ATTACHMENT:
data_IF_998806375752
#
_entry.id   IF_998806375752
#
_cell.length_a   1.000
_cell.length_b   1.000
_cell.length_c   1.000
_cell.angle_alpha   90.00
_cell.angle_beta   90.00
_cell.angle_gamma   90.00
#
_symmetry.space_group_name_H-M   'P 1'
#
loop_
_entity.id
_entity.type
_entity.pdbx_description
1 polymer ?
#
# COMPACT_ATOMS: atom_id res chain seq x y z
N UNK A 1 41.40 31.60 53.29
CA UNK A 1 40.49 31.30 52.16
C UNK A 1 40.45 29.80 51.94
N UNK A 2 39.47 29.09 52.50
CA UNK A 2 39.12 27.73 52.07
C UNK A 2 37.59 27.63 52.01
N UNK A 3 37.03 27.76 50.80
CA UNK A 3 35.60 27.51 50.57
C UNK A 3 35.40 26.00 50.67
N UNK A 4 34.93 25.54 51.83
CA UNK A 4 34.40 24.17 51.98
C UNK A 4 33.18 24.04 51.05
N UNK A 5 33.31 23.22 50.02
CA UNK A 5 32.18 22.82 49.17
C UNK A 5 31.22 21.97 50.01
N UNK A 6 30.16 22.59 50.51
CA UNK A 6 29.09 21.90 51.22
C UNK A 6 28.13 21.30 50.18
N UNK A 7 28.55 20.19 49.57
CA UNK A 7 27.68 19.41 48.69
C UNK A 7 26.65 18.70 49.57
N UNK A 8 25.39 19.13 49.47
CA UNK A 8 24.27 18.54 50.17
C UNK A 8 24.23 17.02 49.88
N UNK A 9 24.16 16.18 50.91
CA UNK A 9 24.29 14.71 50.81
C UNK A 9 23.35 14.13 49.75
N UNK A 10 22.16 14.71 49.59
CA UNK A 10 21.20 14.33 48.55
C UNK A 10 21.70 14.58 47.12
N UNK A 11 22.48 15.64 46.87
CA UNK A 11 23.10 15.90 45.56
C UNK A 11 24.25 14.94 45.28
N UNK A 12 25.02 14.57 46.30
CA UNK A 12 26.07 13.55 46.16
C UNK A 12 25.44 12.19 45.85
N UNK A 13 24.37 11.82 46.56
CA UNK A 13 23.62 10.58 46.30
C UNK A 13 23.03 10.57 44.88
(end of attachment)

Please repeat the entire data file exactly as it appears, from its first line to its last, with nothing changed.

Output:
data_IF_998806375752
#
_entry.id   IF_998806375752
#
_cell.length_a   1.000
_cell.length_b   1.000
_cell.length_c   1.000
_cell.angle_alpha   90.00
_cell.angle_beta   90.00
_cell.angle_gamma   90.00
#
_symmetry.space_group_name_H-M   'P 1'
#
loop_
_entity.id
_entity.type
_entity.pdbx_description
1 polymer ?
#
# COMPACT_ATOMS: atom_id res chain seq x y z
N UNK A 1 41.40 31.60 53.29
CA UNK A 1 40.49 31.30 52.16
C UNK A 1 40.45 29.80 51.94
N UNK A 2 39.47 29.09 52.50
CA UNK A 2 39.12 27.73 52.07
C UNK A 2 37.59 27.63 52.01
N UNK A 3 37.03 27.76 50.80
CA UNK A 3 35.60 27.51 50.57
C UNK A 3 35.40 26.00 50.67
N UNK A 4 34.93 25.54 51.83
CA UNK A 4 34.40 24.17 51.98
C UNK A 4 33.18 24.04 51.05
N UNK A 5 33.31 23.22 50.02
CA UNK A 5 32.18 22.82 49.17
C UNK A 5 31.22 21.97 50.01
N UNK A 6 30.16 22.59 50.51
CA UNK A 6 29.09 21.90 51.22
C UNK A 6 28.13 21.30 50.18
N UNK A 7 28.55 20.19 49.57
CA UNK A 7 27.68 19.41 48.69
C UNK A 7 26.65 18.70 49.57
N UNK A 8 25.39 19.13 49.47
CA UNK A 8 24.27 18.54 50.17
C UNK A 8 24.23 17.02 49.88
N UNK A 9 24.16 16.18 50.91
CA UNK A 9 24.29 14.71 50.81
C UNK A 9 23.35 14.13 49.75
N UNK A 10 22.16 14.71 49.59
CA UNK A 10 21.20 14.33 48.55
C UNK A 10 21.70 14.58 47.12
N UNK A 11 22.48 15.64 46.87
CA UNK A 11 23.10 15.90 45.56
C UNK A 11 24.25 14.94 45.28
N UNK A 12 25.02 14.57 46.30
CA UNK A 12 26.07 13.55 46.16
C UNK A 12 25.44 12.19 45.85
N UNK A 13 24.37 11.82 46.56
CA UNK A 13 23.62 10.58 46.30
C UNK A 13 23.03 10.57 44.88